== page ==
“The Lazarus Effect” is not the usual mindless thriller, but it’s as flat as an open soda can from last week, with dull characters and virtually every scene taking place in a single location. It looks like it cost about $12 to make — and somebody got robbed.
In talking about “The Lazarus Effect,” a distinction must be made between the “Lazarus Effect” within the movie and the effect of “The Lazarus Effect” on audiences watching the movie. These are opposed reactions, with the first causing the dead to wake, and the second causing audiences to go all-but comatose. Further research is indicated.
Olivia Wilde and Mark Duplass play a girlfriend-boyfriend pair of scientists, working with two junior assistants, one melancholy and one jolly. (In horror thrillers, jolly assistants are preferred, because they make the best victims.) The quartet is devising a process — combining a serum, neural stimulation and electric shock — that can regenerate life.
Things start getting interesting when the team revives a nice old dog, but the dog looks forlorn about getting brought back to life, and tests indicate that his brain is overactive from the serum. The dog soon almost becomes hostile — but only almost. As a script, “The Lazarus Effect” too often stays confined to gestures, with feints in the direction of action, and promises of action, but with no action actually taking place.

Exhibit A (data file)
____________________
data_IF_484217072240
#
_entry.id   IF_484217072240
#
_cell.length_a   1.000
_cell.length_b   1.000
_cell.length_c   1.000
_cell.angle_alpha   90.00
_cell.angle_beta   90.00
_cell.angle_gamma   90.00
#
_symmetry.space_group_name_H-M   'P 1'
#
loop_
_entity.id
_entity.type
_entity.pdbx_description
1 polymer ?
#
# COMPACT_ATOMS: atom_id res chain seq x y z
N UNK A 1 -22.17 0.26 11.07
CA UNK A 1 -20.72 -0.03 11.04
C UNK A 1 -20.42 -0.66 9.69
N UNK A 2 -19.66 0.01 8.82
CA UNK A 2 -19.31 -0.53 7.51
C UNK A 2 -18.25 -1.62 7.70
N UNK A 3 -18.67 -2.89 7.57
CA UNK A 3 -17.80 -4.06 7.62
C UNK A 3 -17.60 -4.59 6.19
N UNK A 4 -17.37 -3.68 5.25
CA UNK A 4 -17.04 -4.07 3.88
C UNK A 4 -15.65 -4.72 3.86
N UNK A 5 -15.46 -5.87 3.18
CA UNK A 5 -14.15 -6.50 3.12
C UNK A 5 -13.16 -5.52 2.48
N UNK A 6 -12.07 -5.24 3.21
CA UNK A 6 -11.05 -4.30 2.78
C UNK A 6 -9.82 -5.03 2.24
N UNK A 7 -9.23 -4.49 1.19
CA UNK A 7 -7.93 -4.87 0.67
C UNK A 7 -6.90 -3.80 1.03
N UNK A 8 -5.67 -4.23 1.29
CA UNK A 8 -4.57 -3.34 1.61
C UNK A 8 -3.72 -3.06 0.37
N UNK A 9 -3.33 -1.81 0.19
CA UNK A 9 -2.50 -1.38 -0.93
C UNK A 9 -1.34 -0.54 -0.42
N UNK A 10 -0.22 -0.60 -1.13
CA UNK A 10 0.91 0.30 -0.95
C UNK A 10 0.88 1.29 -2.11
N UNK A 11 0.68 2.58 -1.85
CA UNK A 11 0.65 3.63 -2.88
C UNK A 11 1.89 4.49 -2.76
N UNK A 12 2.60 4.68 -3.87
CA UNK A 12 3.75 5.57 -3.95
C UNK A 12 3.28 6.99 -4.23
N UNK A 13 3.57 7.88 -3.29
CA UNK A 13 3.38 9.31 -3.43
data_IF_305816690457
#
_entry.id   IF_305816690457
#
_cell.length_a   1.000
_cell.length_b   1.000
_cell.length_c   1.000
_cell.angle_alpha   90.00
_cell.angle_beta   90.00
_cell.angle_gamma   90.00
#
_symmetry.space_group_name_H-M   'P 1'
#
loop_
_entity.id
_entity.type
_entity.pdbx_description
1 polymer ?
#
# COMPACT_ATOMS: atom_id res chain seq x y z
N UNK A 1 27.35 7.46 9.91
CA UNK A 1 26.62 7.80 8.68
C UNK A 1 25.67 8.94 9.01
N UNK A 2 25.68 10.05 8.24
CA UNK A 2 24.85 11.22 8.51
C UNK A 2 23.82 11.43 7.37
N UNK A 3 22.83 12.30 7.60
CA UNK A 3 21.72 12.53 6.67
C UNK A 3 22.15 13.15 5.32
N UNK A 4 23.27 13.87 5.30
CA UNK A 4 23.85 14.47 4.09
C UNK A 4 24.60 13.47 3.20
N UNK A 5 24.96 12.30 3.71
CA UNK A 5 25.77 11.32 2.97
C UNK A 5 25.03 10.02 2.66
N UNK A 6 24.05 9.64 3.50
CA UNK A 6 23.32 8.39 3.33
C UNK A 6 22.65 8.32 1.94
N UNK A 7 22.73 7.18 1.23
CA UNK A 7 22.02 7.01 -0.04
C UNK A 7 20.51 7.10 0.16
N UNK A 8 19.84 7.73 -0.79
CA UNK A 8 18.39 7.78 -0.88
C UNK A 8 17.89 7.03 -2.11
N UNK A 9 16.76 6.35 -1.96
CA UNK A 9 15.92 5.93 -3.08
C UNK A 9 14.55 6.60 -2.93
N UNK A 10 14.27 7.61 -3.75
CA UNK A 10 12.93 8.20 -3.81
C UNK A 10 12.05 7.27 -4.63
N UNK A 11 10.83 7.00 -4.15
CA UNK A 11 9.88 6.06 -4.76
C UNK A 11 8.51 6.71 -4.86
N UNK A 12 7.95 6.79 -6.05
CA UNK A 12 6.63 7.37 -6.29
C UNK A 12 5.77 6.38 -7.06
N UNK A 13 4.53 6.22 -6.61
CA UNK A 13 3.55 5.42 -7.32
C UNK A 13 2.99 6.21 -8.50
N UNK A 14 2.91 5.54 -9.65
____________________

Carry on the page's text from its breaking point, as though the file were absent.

It’s also one of those movies — there are so many — made by people under the impression that creating deafening crescendos on the sound track will cause audiences to jump. This might be true, just as it’s true that if you were to go up to people on the street and scream right in their face, they would jump, too. But it wouldn’t make you Hitchcock.
Yet there are elements in this movie that are fairly worthwhile, despite the movie’s gloomy lurk and depressed pace. The movie covers some of the same ground as Luc Besson’s “Lucy,” about what might happened if people started using their full brain capacity. It does so with less imagination or success, but it combines this idea with ruminations on the aftermath. For example, why are there so many back-from-the dead reports of a white light and a tunnel? And what is hell? (Heaven doesn’t get much of a workout here.)
“I did everything right, and I still ended up in hell,” a character laments. It’s the movie’s best line, and while some might walk out paraphrasing it (e.g., “I did everything right and still ended up at“The Lazarus Effect“), the moment does land with some force. It’s a moment, really the only one in the entire film, that does what horror thrillers are supposed to do: It makes you feel like the universe is stacked against you.
Also, even though the movie gets worse and worse, Olivia Wilde gets better and better. She has a face that’s naked to the camera, and the best thing director David Gelb does here is give Wilde lots of close-ups.
Still, this is an 83-minute movie that feels a half hour longer and, if it weren’t for the loud crescendos, it would put people to sleep. That’s not the effect they were going for.